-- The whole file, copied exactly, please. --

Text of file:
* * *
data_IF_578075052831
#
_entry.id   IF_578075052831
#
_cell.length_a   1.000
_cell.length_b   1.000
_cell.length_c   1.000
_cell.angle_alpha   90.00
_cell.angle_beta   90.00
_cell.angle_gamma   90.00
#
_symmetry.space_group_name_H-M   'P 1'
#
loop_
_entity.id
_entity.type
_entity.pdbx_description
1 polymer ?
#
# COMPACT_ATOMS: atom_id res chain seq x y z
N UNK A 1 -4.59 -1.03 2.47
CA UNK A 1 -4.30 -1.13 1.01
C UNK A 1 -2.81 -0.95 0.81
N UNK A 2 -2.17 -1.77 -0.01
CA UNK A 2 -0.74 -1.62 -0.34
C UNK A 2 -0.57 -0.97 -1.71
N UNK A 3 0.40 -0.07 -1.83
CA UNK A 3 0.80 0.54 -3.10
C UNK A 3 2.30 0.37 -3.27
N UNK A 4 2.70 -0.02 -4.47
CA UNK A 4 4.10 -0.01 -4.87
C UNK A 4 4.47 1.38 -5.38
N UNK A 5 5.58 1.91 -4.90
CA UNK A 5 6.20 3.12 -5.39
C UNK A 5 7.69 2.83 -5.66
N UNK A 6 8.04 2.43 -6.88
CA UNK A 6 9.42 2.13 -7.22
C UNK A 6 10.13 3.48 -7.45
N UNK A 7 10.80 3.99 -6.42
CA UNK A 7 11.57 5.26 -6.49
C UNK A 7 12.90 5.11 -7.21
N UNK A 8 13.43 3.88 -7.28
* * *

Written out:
data_IF_578075052831
#
_entry.id   IF_578075052831
#
_cell.length_a   1.000
_cell.length_b   1.000
_cell.length_c   1.000
_cell.angle_alpha   90.00
_cell.angle_beta   90.00
_cell.angle_gamma   90.00
#
_symmetry.space_group_name_H-M   'P 1'
#
loop_
_entity.id
_entity.type
_entity.pdbx_description
1 polymer ?
#
# COMPACT_ATOMS: atom_id res chain seq x y z
N UNK A 1 -4.59 -1.03 2.47
CA UNK A 1 -4.30 -1.13 1.01
C UNK A 1 -2.81 -0.95 0.81
N UNK A 2 -2.17 -1.77 -0.01
CA UNK A 2 -0.74 -1.62 -0.34
C UNK A 2 -0.57 -0.97 -1.71
N UNK A 3 0.40 -0.07 -1.83
CA UNK A 3 0.80 0.54 -3.10
C UNK A 3 2.30 0.37 -3.27
N UNK A 4 2.70 -0.02 -4.47
CA UNK A 4 4.10 -0.01 -4.87
C UNK A 4 4.47 1.38 -5.38
N UNK A 5 5.58 1.91 -4.90
CA UNK A 5 6.20 3.12 -5.39
C UNK A 5 7.69 2.83 -5.66
N UNK A 6 8.04 2.43 -6.88
CA UNK A 6 9.42 2.13 -7.22
C UNK A 6 10.13 3.48 -7.45
N UNK A 7 10.80 3.99 -6.42
CA UNK A 7 11.57 5.26 -6.49
C UNK A 7 12.90 5.11 -7.21
N UNK A 8 13.43 3.88 -7.28